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Jared Kushner to Serve as Trump Senior Adviser

Jared Kushner, husband of Trump’s daughter Ivanka, will take on a key role in his father-in-law’s administration, according to a senior transition official. Kushner, a major New York real estate investor, was an influential behind-the-scenes player in Trump’s presidential campaign. Kushner faces questions about potential conflicts of interest.
Image: Jared Kushner and Ivanka Trump in 2012
Jared Kushner and Ivanka Trump.Lucas Jackson / Reuters file

President-elect Donald Trump's son-in-law Jared Kushner, who emerged as a key figure in the Republican’s successful 2016 campaign, will be named senior adviser to the president, the campaign announced Monday.

“Jared has been a tremendous asset and trusted advisor throughout the campaign and transition and I am proud to have him in a key leadership role in my administration," Trump said in a statement announcing the appointment.

Kushner was an influential behind the scenes confidant to his father-in-law during last year’s election and has continued to be a leading voice in Trump’s transition to the White House. But a number of legal questions potentially complicate the billionaire real estate developer’s role in the incoming administration.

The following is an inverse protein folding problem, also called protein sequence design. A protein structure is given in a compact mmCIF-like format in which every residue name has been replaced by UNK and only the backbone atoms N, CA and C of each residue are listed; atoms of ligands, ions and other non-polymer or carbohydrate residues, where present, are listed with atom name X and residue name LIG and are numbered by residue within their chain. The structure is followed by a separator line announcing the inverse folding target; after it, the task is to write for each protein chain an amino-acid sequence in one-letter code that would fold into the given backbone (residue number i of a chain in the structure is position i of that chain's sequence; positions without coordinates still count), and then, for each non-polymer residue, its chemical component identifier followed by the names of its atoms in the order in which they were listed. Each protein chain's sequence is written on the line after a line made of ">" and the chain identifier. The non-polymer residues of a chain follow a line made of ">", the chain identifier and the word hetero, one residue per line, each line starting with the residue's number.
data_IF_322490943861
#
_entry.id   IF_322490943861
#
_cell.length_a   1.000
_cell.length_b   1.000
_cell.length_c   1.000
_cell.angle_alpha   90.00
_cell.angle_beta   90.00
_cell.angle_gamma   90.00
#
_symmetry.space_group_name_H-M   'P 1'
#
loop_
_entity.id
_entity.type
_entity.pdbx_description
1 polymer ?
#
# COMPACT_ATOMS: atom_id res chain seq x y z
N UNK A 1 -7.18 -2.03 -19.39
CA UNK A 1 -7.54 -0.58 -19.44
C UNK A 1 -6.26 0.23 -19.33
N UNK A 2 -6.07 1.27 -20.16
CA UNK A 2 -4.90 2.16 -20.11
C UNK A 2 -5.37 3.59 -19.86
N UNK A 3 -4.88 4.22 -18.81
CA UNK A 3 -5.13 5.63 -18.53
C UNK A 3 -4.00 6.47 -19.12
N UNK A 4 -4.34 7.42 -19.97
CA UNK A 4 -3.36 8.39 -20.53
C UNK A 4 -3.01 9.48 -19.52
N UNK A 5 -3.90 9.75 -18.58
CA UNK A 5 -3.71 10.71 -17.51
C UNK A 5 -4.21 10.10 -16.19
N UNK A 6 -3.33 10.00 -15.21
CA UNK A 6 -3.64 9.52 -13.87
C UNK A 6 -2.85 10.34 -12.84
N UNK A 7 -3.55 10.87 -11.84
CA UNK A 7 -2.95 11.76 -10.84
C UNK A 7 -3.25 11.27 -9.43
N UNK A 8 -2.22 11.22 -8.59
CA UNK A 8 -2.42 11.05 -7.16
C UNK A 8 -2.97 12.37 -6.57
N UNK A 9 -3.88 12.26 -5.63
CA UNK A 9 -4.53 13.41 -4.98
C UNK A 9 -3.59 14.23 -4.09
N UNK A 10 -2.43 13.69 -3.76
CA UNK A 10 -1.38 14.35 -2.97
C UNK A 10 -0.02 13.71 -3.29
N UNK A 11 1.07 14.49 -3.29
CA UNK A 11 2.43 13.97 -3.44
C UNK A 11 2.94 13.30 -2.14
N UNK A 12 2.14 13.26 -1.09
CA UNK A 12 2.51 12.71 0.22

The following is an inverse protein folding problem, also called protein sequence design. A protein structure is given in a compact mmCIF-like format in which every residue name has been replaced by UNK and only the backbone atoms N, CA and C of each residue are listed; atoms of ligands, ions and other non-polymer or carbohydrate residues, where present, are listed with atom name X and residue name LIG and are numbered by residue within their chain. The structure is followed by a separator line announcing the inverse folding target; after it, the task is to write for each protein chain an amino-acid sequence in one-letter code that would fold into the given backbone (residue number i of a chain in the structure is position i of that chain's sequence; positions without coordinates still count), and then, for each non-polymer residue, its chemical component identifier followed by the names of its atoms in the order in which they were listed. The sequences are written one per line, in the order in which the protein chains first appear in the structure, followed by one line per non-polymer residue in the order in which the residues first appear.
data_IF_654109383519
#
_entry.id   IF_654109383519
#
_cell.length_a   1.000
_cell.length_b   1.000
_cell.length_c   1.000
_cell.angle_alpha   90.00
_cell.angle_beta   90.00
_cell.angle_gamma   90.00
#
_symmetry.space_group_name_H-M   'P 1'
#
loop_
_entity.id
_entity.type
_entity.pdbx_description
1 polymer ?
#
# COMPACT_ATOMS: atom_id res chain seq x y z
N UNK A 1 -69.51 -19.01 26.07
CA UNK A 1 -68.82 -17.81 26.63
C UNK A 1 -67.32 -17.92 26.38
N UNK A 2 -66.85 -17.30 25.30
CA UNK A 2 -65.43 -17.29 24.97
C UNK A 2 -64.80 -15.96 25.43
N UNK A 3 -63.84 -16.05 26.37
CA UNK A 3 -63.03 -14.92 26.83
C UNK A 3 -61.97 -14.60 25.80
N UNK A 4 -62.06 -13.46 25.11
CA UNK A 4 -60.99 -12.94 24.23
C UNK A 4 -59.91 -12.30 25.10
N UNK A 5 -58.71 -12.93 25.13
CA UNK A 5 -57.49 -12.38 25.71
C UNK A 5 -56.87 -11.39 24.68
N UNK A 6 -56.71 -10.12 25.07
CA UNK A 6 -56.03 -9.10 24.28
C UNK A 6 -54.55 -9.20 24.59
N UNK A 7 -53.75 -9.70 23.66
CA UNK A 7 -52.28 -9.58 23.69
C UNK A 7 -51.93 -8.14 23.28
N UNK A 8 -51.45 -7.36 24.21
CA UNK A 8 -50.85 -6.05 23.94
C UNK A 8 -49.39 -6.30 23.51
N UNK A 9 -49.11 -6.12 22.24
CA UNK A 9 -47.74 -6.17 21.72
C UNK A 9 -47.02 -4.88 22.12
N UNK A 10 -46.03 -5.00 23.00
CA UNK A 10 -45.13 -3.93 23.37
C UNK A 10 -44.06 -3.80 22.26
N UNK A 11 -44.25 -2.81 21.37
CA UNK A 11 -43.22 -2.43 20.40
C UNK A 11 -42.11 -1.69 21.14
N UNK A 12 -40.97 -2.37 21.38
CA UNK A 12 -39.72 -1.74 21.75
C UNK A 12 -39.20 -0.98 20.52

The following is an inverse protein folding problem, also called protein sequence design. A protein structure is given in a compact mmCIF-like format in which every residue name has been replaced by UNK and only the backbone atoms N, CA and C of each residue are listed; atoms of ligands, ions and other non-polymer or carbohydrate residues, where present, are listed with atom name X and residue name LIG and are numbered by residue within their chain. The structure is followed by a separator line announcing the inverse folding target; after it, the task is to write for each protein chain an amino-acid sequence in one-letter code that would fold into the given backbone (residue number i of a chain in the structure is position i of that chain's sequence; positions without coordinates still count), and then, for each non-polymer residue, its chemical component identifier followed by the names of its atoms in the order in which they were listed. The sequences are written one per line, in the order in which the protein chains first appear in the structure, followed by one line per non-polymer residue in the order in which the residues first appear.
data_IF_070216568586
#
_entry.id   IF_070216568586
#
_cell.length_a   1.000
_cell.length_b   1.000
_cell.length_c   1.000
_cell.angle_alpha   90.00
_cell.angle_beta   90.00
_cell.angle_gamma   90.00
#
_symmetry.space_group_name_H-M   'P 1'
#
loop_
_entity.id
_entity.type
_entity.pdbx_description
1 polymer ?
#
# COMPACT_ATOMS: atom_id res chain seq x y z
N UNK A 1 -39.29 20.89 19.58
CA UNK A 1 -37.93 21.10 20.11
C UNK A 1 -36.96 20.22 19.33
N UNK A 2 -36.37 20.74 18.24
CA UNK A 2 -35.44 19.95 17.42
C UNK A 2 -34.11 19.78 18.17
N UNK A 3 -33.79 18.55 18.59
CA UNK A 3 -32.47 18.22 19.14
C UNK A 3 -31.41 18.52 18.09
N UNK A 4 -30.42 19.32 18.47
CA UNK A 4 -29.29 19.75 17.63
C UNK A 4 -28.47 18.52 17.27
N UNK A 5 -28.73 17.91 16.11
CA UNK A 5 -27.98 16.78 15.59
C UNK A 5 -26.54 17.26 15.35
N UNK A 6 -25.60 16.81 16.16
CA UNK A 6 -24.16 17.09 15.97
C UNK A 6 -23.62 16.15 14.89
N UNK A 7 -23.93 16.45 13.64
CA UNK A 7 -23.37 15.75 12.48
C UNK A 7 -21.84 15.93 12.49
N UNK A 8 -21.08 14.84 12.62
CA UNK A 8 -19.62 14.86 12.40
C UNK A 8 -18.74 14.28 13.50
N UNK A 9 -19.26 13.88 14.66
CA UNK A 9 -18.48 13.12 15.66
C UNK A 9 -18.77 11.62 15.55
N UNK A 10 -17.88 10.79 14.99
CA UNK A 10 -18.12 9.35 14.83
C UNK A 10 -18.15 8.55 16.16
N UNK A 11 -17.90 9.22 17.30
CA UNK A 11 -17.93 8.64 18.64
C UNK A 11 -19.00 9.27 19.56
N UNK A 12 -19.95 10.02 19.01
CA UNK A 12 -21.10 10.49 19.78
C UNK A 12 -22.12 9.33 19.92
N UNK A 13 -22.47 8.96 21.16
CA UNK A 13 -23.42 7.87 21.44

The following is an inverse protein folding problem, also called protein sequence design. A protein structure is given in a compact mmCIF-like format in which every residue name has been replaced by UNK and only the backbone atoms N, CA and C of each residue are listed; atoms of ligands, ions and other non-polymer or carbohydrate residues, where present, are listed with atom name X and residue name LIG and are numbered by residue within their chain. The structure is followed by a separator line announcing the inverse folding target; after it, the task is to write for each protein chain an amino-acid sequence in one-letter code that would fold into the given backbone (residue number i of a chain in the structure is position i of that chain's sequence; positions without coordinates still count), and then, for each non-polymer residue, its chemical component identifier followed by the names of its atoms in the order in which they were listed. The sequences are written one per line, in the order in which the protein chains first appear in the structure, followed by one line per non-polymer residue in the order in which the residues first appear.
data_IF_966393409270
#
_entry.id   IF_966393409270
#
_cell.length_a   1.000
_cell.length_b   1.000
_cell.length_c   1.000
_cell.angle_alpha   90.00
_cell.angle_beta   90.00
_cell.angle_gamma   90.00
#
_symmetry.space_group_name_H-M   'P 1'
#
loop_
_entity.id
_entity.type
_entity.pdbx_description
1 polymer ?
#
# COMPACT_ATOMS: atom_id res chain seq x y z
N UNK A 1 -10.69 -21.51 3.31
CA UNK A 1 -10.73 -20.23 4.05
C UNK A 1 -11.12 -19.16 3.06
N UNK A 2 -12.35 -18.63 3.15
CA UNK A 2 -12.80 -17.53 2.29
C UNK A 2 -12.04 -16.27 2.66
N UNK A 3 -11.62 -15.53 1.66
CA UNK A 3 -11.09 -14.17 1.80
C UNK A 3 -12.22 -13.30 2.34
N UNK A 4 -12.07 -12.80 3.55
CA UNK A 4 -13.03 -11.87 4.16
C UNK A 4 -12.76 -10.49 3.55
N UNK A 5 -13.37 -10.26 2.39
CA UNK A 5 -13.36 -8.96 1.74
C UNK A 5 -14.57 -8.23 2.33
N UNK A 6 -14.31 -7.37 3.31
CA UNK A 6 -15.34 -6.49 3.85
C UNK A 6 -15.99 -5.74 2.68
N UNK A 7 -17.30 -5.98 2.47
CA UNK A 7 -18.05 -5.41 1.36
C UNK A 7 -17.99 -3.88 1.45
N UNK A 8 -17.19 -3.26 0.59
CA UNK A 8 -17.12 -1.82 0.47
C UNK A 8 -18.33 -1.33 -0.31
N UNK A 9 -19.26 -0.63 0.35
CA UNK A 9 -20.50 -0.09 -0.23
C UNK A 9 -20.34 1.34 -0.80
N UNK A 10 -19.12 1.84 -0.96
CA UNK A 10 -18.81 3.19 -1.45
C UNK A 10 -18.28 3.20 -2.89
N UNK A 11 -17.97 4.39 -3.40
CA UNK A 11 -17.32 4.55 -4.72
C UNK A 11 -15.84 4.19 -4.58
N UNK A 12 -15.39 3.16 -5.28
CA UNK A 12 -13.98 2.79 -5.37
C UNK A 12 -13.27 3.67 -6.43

“Mr. Kushner is committed to complying with federal ethics laws and we have been consulting with the Office of Government Ethics regarding the steps he would take," Kushner's lawyer, Jamie Gorelick, said in a statement.

Kushner will resign from his company, divest “substantial assets,” and recuse himself from matters that would impact his financial interests, Gorelick said. His remaining assets will be purchased by a trust.

But he may also be challenged on a federal anti-nepotism law aimed at preventing officials from appointing relatives to government positions.

The law prohibits elected officials from appointing relatives to Cabinet positions, but may not apply to a job as White House adviser. However that is not completely certain.

Republican presidential nominee Donald Trump shakes hands with son-in-law Jared Kushner (R) during an election night party at a hotel in New York.MANDEL NGAN / AFP/Getty Images

“We don’t think that the nepotism issue is a close question," an attorney advising the Trump transition said.

The official said there is legal precedent for the president making White House hires “without regard” to federal personnel laws like the anti-nepotism statute.

Kushner will also not take a salary, which the official said will help combat any challenges on anti-nepotism laws.

Like his father-in-law, Kushner is a real-estate developer in New York City. He is the co-owner of Kushner Companies and in 2006 bought the New York Observer newspaper.

Kushner’s business dealings have come under scrutiny since Trump’s election victory. The New York Times reported last week Kushner was working on a deal with a major Chinese financial group with close ties to the Chinese government. The Kushner family business has done billions of dollars of business with foreign companies that threatens to complicate his role at the White House.

Trump is expected to address Kushner’s position along with how he’ll handle his own potential business conflicts at a press conference on Wednesday, his first since the November election.

Kushner is married to Ivanka Trump.

He said in a statement he is "energized" and "humbled" by the opportunity.